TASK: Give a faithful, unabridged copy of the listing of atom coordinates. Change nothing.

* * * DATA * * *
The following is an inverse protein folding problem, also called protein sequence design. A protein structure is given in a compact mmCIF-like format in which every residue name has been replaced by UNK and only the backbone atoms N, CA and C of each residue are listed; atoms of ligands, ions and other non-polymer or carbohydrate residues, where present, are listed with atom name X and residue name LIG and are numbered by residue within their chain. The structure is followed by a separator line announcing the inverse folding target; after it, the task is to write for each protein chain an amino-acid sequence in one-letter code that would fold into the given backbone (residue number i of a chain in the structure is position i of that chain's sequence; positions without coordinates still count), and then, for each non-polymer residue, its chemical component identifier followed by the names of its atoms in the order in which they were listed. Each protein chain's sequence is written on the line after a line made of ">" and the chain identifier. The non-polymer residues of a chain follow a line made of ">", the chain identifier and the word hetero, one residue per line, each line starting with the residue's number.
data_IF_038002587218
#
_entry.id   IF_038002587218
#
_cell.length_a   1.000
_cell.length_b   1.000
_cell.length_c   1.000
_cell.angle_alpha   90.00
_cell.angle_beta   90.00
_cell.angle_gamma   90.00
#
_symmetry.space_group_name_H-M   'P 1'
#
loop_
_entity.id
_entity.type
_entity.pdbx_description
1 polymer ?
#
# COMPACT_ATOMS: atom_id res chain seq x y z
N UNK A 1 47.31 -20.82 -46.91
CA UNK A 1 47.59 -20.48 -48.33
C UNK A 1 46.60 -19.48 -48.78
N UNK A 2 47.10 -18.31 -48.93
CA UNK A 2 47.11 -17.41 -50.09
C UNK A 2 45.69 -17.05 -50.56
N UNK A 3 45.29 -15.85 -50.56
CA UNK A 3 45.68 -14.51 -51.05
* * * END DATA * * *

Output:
The following is an inverse protein folding problem, also called protein sequence design. A protein structure is given in a compact mmCIF-like format in which every residue name has been replaced by UNK and only the backbone atoms N, CA and C of each residue are listed; atoms of ligands, ions and other non-polymer or carbohydrate residues, where present, are listed with atom name X and residue name LIG and are numbered by residue within their chain. The structure is followed by a separator line announcing the inverse folding target; after it, the task is to write for each protein chain an amino-acid sequence in one-letter code that would fold into the given backbone (residue number i of a chain in the structure is position i of that chain's sequence; positions without coordinates still count), and then, for each non-polymer residue, its chemical component identifier followed by the names of its atoms in the order in which they were listed. Each protein chain's sequence is written on the line after a line made of ">" and the chain identifier. The non-polymer residues of a chain follow a line made of ">", the chain identifier and the word hetero, one residue per line, each line starting with the residue's number.
data_IF_038002587218
#
_entry.id   IF_038002587218
#
_cell.length_a   1.000
_cell.length_b   1.000
_cell.length_c   1.000
_cell.angle_alpha   90.00
_cell.angle_beta   90.00
_cell.angle_gamma   90.00
#
_symmetry.space_group_name_H-M   'P 1'
#
loop_
_entity.id
_entity.type
_entity.pdbx_description
1 polymer ?
#
# COMPACT_ATOMS: atom_id res chain seq x y z
N UNK A 1 47.31 -20.82 -46.91
CA UNK A 1 47.59 -20.48 -48.33
C UNK A 1 46.60 -19.48 -48.78
N UNK A 2 47.10 -18.31 -48.93
CA UNK A 2 47.11 -17.41 -50.09
C UNK A 2 45.69 -17.05 -50.56
N UNK A 3 45.29 -15.85 -50.56
CA UNK A 3 45.68 -14.51 -51.05